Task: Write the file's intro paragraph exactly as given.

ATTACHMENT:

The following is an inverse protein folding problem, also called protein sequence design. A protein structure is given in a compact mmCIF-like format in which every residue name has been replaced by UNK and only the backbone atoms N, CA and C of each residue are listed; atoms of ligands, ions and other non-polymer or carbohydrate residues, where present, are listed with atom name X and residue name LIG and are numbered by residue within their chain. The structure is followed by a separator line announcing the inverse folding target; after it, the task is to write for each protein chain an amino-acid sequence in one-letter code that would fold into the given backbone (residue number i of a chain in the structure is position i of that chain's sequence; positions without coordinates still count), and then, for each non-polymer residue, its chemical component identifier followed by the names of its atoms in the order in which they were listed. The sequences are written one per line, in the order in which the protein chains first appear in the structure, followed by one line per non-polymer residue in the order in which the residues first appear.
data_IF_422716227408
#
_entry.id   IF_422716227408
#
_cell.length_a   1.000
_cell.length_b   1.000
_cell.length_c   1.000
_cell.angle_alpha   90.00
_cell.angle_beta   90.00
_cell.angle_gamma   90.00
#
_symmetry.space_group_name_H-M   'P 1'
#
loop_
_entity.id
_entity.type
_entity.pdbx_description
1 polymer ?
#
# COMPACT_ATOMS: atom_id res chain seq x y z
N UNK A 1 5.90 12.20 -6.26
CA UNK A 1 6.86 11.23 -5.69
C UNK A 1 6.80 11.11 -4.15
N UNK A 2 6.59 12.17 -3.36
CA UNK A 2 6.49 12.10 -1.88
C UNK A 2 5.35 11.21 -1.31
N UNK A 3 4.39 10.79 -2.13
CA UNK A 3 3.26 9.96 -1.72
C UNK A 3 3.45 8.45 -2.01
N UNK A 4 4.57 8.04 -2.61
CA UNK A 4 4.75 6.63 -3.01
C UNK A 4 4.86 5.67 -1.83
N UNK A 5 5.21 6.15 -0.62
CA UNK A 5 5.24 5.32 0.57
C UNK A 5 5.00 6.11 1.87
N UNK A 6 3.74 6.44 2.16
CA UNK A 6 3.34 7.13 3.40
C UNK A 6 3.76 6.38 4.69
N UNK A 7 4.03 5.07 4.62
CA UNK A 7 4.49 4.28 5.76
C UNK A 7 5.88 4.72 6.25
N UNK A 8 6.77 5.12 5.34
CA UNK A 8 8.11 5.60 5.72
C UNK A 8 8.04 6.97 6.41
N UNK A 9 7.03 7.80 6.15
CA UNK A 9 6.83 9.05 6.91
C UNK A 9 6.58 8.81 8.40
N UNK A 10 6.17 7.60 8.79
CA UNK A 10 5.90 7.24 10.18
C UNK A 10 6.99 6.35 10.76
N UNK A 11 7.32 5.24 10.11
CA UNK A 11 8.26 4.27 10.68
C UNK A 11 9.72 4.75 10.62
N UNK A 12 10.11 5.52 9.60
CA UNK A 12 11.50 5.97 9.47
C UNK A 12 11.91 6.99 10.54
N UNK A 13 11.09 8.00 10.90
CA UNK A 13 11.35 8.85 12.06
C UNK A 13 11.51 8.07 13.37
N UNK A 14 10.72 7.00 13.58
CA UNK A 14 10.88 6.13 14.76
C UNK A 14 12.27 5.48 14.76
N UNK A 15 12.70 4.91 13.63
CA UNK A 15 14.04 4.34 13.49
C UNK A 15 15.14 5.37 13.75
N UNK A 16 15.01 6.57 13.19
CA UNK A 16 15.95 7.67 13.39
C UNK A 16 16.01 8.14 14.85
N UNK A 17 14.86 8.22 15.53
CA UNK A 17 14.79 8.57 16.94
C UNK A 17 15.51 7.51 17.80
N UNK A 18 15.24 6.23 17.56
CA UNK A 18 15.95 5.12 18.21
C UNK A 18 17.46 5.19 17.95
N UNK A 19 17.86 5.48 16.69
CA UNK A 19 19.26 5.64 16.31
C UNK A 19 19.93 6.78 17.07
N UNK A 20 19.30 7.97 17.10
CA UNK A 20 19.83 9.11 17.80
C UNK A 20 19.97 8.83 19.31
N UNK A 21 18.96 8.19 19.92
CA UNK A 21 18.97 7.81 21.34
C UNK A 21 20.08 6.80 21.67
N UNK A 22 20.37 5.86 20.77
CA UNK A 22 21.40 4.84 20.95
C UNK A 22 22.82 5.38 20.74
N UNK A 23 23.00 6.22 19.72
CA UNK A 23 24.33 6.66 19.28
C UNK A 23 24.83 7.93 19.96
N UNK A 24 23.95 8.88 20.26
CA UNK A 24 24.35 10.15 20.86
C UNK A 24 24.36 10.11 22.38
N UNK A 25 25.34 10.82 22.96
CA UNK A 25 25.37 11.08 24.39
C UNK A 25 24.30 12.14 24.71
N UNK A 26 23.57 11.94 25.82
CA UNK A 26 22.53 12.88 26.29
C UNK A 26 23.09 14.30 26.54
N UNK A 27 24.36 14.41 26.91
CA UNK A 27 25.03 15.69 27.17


The following is an inverse protein folding problem, also called protein sequence design. A protein structure is given in a compact mmCIF-like format in which every residue name has been replaced by UNK and only the backbone atoms N, CA and C of each residue are listed; atoms of ligands, ions and other non-polymer or carbohydrate residues, where present, are listed with atom name X and residue name LIG and are numbered by residue within their chain. The structure is followed by a separator line announcing the inverse folding target; after it, the task is to write for each protein chain an amino-acid sequence in one-letter code that would fold into the given backbone (residue number i of a chain in the structure is position i of that chain's sequence; positions without coordinates still count), and then, for each non-polymer residue, its chemical component identifier followed by the names of its atoms in the order in which they were listed. The sequences are written one per line, in the order in which the protein chains first appear in the structure, followed by one line per non-polymer residue in the order in which the residues first appear.